For many in the Western world, the shift to winter barely registers — except that maybe it’s time to haul your heavy coat out of storage and turn up the dial on your thermostat.
However, when we carry on living the same way regardless of the season, we lose the opportunity to connect with nature… and with our deepest selves. Even though we can control the climate indoors, it’s vital that we pay attention to the lessons that the earth is sharing with us outside.
For our ancestors the world over, the beginning of winter marked a sacred and deeply symbolic time. It’s celebrated by many as winter solstice, and falls on the shortest, darkest day of the year — beginning our return to longer days.
Ancient cultures — like the Egyptians, the Maori, the Maya, the Celts, and so many others — all celebrated solstice in some form. In the Chinese Taoist tradition, winter solstice is considered the most yin (dark / feminine / damp) day of the calendar. Energy comes to a momentary point of pause, before it gives birth to yang (light, masculine, heat).
Yin and yang form the basis of Chinese medicine and according to this school of wisdom, one cannot exist without the other. These two seemingly opposite forces are intimately connected and complementary.
I love this concept. We need times of darkness, quietness, and stillness for healing and rest, as much as we need activity, noise, and light.
The winter solstice takes place tomorrow, Monday, December 21st, and I’ll be taking time to rest (I may even nap!), nourish myself with warming, wholesome soup, and practice more yin activities: meditation, pranayama, and quiet walks outside with my family.
As a matter of fact, this year marks a very special winter solstice.
Mighty Jupiter and imposing Saturn will come into conjunction. Jupiter and Saturn are the two largest bodies in our solar system, and this Monday, they will appear only 0.1 degree apart — the closest they’ve been observed together by the naked eye since 1226.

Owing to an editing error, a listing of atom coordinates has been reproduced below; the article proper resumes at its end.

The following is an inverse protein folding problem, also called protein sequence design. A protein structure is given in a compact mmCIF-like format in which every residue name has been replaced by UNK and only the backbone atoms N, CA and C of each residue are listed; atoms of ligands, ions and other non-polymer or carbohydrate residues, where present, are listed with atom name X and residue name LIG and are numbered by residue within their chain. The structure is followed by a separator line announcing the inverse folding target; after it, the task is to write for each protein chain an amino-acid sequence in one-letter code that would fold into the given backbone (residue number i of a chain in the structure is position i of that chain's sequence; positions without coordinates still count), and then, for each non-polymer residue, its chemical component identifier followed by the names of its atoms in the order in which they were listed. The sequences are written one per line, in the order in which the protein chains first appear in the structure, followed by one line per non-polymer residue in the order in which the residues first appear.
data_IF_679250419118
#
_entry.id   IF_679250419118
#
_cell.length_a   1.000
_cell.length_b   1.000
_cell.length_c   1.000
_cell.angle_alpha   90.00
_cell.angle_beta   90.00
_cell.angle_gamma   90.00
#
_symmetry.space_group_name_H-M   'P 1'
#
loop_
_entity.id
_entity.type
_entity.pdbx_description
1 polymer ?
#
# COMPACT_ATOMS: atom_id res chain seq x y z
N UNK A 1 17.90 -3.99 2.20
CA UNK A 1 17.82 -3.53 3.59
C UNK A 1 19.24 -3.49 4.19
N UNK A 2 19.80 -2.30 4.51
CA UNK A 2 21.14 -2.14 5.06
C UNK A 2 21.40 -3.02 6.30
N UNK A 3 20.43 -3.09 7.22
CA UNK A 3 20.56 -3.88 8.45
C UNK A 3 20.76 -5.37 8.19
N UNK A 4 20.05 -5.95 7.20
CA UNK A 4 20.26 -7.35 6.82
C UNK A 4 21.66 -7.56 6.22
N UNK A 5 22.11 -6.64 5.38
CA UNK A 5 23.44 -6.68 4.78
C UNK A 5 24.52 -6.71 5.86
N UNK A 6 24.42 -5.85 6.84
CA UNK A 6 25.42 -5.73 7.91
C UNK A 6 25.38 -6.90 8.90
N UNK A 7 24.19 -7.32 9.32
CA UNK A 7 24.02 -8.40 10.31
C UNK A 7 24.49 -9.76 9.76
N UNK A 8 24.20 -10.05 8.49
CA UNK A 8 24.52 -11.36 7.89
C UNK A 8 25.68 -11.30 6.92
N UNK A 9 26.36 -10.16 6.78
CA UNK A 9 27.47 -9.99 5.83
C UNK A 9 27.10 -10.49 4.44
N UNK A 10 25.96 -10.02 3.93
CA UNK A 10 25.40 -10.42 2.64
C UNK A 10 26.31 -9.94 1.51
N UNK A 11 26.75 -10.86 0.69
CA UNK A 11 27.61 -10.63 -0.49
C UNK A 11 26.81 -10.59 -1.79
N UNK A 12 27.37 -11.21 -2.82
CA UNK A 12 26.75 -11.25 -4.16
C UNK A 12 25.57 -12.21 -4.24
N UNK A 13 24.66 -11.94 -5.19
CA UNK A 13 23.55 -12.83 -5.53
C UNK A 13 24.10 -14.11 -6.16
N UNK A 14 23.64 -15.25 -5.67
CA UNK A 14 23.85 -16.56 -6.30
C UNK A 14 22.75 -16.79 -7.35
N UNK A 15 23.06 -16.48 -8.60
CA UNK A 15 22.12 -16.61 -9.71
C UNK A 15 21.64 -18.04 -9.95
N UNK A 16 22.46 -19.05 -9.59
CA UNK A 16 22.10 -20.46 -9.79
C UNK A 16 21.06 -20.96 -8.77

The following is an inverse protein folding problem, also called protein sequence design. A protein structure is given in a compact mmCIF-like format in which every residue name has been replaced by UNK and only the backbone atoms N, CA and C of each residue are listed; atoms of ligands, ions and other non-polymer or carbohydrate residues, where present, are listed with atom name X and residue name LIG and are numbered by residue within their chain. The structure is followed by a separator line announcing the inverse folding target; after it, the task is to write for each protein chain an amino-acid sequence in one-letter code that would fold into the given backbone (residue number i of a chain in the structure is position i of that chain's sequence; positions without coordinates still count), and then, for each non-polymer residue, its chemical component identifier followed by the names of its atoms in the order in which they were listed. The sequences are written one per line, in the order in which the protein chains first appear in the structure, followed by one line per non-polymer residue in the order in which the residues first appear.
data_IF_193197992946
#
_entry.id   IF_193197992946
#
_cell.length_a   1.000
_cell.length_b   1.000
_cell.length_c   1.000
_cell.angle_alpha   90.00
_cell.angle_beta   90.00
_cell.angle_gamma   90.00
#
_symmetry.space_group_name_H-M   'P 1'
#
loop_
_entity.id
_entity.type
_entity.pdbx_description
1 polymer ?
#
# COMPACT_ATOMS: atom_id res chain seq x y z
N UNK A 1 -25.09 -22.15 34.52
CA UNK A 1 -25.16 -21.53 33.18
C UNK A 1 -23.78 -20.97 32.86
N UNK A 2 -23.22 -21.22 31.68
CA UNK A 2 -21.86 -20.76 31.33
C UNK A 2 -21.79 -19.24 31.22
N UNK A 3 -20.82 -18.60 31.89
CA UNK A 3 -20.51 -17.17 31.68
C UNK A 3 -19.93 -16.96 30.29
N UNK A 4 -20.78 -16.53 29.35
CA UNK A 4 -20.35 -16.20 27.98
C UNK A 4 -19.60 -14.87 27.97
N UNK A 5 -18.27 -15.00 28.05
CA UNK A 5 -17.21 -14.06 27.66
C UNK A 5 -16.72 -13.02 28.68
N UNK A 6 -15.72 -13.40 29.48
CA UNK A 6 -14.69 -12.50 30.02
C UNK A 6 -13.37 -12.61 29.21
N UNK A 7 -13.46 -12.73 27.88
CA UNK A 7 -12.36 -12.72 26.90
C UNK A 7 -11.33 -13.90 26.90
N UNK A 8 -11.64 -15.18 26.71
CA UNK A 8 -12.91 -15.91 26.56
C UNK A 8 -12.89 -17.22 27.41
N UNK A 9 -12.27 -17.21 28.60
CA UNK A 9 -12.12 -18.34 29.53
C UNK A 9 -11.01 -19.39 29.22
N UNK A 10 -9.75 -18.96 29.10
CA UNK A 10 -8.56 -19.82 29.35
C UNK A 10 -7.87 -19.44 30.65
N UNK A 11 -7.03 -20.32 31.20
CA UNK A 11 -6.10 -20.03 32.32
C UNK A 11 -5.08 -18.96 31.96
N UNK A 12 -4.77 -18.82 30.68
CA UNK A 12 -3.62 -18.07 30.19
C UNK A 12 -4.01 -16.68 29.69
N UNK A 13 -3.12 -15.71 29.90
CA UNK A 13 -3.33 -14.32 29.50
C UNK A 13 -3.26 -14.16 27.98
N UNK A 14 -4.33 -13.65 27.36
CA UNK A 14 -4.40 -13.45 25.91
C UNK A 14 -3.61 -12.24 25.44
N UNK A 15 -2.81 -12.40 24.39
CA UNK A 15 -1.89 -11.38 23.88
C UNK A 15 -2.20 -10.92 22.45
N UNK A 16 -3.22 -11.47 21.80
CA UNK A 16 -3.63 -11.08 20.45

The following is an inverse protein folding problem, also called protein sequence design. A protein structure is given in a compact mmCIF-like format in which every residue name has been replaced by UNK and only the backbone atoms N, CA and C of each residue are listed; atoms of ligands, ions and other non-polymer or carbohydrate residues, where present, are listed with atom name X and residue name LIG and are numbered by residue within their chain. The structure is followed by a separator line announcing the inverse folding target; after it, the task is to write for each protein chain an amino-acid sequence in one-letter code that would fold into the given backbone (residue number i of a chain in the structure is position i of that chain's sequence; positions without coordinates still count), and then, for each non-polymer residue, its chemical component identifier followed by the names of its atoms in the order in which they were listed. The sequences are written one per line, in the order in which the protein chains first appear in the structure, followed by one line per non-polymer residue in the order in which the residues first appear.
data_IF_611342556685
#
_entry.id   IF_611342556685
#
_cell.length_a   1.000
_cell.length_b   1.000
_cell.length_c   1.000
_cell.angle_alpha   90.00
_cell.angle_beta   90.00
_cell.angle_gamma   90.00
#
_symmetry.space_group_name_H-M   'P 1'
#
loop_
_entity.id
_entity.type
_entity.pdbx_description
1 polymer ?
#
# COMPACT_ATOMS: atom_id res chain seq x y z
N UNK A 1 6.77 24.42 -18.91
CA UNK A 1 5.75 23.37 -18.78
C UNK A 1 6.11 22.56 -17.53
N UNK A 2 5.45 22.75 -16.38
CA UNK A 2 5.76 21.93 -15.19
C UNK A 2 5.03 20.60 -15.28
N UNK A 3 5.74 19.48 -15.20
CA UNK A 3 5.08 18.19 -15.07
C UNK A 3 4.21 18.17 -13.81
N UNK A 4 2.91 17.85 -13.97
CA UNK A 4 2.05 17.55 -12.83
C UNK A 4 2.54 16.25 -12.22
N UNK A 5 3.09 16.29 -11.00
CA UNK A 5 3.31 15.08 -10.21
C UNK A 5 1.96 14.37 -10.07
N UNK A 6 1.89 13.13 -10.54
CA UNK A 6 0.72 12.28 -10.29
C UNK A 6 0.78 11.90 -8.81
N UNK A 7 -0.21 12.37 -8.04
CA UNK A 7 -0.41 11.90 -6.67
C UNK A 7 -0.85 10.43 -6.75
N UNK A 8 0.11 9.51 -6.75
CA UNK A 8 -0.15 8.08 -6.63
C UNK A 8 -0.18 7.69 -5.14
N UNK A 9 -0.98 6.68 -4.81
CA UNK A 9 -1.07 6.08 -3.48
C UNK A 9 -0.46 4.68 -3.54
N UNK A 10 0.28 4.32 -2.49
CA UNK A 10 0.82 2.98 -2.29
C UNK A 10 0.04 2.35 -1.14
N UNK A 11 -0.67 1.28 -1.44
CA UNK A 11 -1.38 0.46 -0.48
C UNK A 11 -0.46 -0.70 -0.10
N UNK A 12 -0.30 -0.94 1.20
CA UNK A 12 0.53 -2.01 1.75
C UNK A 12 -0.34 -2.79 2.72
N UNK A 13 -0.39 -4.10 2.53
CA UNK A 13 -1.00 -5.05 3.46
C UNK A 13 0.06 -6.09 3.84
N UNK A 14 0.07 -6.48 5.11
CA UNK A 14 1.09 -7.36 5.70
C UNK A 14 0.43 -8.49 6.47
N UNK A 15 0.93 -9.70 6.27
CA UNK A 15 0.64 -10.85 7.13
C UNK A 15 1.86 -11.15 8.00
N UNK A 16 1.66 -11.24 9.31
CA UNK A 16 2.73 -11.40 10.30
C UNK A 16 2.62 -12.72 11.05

We Polizzi’s plan to snuggle under a blanket together outside watching this mind-blowing sight! Some astronomers suggest the proximity of these two celestial bodies may even appear as a bright Christmas star, pouring starlight down on us.
Like solstice, this Jupiter-Saturn conjunction holds deep symbolism. Ancient and modern astrologers often associate Jupiter with the forces of light and good, and Saturn with the forces of darkness. Saturn is the bringer of rules, regulations, and tradition — while Jupiter represents blessings, new ways of seeing and being, and spiritual insights.
The fact that this historical conjunction is taking place on winter solstice compounds the momentousness of this day! Who knows? This could be the birth of a new era…
I don’t know about you, but I certainly feel ready to welcome a positive transformation for humanity and for this beautiful earth we all cherish.
Host of Proven: Healing Breakthroughs Backed By Science
& Founder of The Sacred Science
Check out these fascinating talks by Jessica Alexandria (Tarot and Western Astrology), Komilla Sutton (Vedic Astrology), and Shih-tien (Chinese Astrology – Feng Shui) explaining the Jupiter-/Saturn conjunction and the significance of it falling on winter solstice from similar yet separate perspectives. Not surprisingly, each tradition acknowledges the power of this moment.